“I am blessed to have had the opportunity to stand next to the greatest of men and to call them friends and brothers. Though my time with the Navy was short, it cast a long, bright glow over my whole life. The Navy SEAL Ethos talks about being “forged by adversity”. I know we had plenty of that. Yet, adversity is not what endures in my heart. For me, what endures is the legacy of my teammates, the character and honor of good men whom I came to know well and to trust to the ends of the earth. They have steadied me in the worst moments, and our life long bond will sustain me to my final day”.
William “Bill” Dawson. …Rest in peace Frogman…

A visitation will be held on Wednesday, May 29, 2019 from 10AM until time of service at 11AM at Raymond Funeral Service, P.A., 5635 Washington Avenue, La Plata, Maryland 20646.

Interment at Arlington National Cemetery at a later date.

Fair winds and following seas, Frogman. Posted in it’s entirety from Southern Maryland News Net

Category: Arlington National Cemetary, Navy, The Warrior Code, Valor

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Daisy Cutter

Hand salute! RIP


Wow… not much more to say. Rest in Peace Brother!

5th/77th FA

Godspeed and Farewell Frogman. A true Warrior being greeted in Valhalla as we speak. We note, again, the humbleness and the giving of credit to others in his quotes.

Hand Salute….Ready…Two


Fair winds and following seas, Mr. D.

As a side note: the incompetence of the press never ceases to amaze (or disgust) me. Mr. Dawson was born on 18 April 1925; he could not possibly have been 17 years old on any day in 1941 (he turned 16 on 18 April 1941). Yet the article clearly referrs to him as being 17 on 7 December 1941.

Either the original obit writer isn’t particularly good at simple math, or can’t write clearly. Sadly, neither surprises me when it comes to today’s journalists.



Found his obituary. States the same information about Dawson being 17 in December 1941.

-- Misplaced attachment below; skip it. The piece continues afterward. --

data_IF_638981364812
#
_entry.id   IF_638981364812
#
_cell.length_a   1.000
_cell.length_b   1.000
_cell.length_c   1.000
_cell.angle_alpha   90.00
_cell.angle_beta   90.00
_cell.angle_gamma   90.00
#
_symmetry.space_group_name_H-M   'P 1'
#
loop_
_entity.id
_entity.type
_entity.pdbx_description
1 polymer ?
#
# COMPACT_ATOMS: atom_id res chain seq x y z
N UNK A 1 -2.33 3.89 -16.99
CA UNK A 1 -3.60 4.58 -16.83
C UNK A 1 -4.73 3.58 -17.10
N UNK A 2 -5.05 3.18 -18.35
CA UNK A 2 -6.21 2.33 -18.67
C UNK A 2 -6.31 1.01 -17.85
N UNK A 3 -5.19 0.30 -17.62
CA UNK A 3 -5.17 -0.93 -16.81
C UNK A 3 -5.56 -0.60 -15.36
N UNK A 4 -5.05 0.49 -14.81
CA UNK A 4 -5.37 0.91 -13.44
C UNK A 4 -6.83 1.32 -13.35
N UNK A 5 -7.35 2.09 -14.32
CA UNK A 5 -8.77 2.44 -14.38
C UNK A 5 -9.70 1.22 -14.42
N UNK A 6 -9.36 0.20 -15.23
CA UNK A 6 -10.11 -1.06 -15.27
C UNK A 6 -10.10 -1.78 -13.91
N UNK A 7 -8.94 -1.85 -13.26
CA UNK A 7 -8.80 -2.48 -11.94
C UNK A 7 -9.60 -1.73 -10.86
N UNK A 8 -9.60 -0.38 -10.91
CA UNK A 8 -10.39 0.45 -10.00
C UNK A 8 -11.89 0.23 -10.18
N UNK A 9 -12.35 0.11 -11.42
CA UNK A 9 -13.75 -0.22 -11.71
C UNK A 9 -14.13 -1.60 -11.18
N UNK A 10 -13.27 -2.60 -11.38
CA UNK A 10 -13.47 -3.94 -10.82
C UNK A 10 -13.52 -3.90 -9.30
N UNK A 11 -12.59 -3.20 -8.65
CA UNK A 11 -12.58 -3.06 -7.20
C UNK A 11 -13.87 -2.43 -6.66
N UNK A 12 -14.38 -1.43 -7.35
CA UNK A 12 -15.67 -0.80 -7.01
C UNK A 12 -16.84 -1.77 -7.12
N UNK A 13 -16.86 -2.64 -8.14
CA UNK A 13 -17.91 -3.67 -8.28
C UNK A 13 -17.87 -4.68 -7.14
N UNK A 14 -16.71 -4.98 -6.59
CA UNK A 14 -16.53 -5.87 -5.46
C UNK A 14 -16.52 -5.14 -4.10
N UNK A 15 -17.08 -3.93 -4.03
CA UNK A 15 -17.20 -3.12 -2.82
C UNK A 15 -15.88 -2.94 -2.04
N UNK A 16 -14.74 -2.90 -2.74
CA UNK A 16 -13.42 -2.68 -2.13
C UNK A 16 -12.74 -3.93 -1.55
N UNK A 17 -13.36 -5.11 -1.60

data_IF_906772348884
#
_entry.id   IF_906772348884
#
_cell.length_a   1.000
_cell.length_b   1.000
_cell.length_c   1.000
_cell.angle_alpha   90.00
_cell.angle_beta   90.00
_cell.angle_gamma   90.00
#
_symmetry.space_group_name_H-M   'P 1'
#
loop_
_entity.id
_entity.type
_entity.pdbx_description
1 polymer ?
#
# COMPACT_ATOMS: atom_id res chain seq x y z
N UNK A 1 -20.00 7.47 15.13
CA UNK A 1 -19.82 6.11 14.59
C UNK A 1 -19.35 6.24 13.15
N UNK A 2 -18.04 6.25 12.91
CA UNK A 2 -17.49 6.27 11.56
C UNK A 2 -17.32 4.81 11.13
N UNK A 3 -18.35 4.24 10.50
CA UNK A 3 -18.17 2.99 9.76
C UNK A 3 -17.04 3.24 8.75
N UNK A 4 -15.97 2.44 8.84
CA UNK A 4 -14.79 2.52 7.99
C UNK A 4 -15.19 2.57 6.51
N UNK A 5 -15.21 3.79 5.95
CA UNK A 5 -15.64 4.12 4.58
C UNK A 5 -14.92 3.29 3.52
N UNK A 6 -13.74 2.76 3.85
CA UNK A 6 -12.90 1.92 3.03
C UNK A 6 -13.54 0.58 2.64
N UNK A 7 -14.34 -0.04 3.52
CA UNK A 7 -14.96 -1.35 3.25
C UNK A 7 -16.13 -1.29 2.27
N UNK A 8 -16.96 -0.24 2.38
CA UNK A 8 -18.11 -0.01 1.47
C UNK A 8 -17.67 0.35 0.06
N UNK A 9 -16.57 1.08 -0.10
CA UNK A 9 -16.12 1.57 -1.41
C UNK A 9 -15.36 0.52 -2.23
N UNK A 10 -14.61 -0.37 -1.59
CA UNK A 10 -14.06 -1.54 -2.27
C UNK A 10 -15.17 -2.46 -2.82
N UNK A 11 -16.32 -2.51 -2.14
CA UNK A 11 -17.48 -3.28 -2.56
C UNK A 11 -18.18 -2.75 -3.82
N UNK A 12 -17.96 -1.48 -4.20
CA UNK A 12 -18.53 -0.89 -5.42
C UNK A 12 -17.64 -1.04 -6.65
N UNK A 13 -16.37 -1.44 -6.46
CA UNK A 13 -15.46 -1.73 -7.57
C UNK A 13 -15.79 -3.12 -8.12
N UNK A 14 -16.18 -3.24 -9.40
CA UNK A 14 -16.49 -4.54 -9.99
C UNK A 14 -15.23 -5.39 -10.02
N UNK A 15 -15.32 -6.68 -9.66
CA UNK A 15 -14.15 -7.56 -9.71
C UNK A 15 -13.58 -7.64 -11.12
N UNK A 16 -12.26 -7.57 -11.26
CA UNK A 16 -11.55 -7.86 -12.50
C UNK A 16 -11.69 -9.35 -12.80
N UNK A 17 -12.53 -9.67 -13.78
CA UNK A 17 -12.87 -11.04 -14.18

Normally, family members are the ones who write the obituary. In this case, I believe a family member made the mathetical mistake of stating he was 17 instead of 16…unless they meant to say that he decided to join the service in December 1942, a year later.

That would make more sense since he completed Basic in 1943.


True – and people writing obits often aren’t in the best frame of mind. So this one may not be entirely the publication’s fault.

But one would also hope that either the paper in which the obit was published or the funeral home arranging publication – or both – would at least proofread the obit well enough to catch this kind of error.


Well here is first history of NCDU’s most of the first teams came from Seabees and units like EOD that had just been born.Reason they used explosives. Also NCDU’s differ from UDT’s as UDT’S did more of the Reconnoiter and mapping stuff and swim in where as NCDU’s mostly cleared the breaches or GAT clearing as they did on D-DAY. They mostly went in on rubber rafts and or Dropped by LCU’s or other craft.


Want a challenge, Hondo? Just try to find a “journalist” who can spell “Cavalry.” I feel sympathy for veterans of the 1st Cav because they must know with the sureness of death that in their obit it’s going to be spelled “Calvary.”


Nice, short video on Mr. Dawson:


Rest in Peace, Sir. Salute.

A Proud Infidel®™️

Another Warrior joins his Comrades in History and Valhalla.

*Slow Salute…*


Later this evening I will raise a glass in a toast to the “Last of the First.”

Toxic Deplorable B Woodman

RIP, warrior……….

Charles Kennedy

Thank you
I truly appreciate that mrDawson joined us at Breakfast
an Honor to meet him
God Bless
Fair win And Following seas
My Father Bud Kennedy preceded Bill on May 22 into the hands of our Lord
Bud was a Boatswain Mate in Pearl Harbor during the attack there
may they both meet in Heaven